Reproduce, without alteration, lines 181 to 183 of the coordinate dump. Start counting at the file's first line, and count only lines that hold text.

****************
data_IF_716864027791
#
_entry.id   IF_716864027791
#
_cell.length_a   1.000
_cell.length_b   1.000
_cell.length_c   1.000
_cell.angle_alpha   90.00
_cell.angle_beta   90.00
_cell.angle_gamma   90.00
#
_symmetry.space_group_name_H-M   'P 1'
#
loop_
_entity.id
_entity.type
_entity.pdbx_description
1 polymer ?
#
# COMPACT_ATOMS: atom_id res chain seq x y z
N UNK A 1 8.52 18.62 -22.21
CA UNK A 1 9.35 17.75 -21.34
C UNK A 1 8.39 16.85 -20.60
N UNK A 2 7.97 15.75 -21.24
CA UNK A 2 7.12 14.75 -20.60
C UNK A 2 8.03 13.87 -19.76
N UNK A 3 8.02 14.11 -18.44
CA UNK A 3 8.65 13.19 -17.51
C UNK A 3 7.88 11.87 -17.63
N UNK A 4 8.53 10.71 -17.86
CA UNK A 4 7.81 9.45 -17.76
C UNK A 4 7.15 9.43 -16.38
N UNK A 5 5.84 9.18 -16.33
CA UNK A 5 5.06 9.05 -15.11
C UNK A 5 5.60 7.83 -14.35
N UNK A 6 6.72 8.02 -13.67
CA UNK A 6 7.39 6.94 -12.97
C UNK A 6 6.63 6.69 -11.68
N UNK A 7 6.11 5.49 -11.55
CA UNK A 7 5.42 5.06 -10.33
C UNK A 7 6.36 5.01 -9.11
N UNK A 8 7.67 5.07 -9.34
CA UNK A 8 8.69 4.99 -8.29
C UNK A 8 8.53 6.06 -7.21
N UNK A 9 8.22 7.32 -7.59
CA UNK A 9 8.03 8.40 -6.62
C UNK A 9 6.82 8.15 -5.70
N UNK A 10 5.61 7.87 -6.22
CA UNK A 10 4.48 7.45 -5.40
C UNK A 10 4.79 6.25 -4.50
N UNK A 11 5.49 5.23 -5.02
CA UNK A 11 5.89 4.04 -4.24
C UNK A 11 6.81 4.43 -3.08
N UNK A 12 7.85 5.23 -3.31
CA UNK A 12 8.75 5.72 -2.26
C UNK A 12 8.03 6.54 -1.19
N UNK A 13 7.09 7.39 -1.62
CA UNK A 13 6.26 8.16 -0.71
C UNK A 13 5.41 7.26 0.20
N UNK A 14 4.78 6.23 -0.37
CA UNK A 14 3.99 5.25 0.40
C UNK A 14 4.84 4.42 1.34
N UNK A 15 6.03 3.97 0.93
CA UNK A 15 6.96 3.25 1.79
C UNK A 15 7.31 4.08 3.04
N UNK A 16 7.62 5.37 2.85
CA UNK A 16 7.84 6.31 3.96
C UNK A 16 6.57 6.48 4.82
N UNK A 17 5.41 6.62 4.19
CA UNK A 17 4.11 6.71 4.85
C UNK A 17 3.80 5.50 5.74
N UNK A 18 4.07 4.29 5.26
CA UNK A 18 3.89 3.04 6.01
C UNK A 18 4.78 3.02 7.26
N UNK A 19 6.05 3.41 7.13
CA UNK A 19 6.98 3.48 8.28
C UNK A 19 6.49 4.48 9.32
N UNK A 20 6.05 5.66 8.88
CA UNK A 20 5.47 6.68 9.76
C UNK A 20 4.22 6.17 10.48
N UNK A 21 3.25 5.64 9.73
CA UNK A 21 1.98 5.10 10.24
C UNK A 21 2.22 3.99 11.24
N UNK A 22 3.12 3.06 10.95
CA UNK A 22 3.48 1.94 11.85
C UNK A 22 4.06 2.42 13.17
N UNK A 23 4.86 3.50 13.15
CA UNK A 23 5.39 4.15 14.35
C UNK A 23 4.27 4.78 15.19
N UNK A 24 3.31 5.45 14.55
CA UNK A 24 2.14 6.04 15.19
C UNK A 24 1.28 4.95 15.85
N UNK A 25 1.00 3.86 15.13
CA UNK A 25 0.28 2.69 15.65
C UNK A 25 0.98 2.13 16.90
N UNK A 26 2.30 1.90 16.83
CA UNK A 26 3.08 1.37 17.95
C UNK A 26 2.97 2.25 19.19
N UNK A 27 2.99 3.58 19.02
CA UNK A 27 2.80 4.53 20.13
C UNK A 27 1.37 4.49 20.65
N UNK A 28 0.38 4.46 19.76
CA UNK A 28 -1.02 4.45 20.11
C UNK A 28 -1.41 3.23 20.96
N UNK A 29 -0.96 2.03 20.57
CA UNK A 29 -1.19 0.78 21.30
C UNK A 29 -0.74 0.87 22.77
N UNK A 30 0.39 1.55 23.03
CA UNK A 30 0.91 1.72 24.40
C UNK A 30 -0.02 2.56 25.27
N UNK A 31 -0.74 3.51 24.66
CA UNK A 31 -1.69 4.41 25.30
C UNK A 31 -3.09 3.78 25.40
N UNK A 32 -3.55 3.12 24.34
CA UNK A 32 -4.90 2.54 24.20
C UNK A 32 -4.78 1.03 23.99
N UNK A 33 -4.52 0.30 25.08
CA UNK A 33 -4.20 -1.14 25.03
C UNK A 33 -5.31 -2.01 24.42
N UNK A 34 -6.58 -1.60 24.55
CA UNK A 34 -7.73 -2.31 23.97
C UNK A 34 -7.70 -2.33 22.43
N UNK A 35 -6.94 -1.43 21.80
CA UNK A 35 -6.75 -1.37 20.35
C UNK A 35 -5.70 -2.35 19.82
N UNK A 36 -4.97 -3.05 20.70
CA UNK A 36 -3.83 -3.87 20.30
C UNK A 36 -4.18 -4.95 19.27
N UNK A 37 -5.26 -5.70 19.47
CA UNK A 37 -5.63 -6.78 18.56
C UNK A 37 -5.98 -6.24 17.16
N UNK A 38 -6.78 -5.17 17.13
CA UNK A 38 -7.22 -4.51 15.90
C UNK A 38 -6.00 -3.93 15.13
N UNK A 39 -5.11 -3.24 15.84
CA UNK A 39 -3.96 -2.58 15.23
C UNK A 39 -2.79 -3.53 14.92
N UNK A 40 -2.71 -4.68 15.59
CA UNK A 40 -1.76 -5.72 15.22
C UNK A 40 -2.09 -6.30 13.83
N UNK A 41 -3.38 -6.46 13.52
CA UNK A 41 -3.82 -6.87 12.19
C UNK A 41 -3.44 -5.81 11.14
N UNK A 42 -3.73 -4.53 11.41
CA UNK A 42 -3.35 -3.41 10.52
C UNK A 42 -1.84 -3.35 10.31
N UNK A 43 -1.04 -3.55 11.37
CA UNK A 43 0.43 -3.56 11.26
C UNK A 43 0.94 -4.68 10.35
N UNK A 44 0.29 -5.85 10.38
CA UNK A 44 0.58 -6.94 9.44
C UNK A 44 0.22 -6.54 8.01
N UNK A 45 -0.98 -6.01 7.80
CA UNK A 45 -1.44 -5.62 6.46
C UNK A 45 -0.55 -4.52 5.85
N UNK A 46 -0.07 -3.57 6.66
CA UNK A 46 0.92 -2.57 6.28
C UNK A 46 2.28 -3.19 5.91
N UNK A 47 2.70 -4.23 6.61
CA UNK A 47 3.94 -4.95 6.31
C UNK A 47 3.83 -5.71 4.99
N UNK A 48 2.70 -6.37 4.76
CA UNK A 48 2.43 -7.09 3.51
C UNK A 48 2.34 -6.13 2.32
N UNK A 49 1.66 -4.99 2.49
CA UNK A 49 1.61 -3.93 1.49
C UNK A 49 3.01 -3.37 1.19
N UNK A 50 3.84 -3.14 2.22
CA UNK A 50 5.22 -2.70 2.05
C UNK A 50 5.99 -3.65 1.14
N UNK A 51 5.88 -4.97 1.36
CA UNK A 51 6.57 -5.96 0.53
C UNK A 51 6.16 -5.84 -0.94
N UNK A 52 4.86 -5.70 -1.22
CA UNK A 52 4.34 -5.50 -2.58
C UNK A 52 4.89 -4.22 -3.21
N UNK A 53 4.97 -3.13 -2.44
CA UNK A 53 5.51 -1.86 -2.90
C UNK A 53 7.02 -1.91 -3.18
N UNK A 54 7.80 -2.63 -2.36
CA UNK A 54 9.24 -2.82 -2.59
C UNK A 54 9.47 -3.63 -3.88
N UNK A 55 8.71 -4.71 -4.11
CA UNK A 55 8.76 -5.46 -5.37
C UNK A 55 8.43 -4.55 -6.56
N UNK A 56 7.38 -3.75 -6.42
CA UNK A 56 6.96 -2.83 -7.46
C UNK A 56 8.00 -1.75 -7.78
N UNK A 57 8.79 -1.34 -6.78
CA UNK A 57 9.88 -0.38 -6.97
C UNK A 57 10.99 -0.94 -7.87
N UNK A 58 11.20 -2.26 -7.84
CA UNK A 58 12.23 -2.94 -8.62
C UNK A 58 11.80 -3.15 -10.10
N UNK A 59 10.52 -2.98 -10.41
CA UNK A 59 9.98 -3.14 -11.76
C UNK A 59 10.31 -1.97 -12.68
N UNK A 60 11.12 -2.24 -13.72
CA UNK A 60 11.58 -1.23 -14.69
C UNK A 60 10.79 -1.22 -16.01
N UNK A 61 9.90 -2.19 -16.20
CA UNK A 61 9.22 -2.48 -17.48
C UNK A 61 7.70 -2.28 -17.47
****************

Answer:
CA UNK A 54 9.24 -2.82 -2.59
C UNK A 54 9.47 -3.63 -3.88
N UNK A 55 8.71 -4.71 -4.11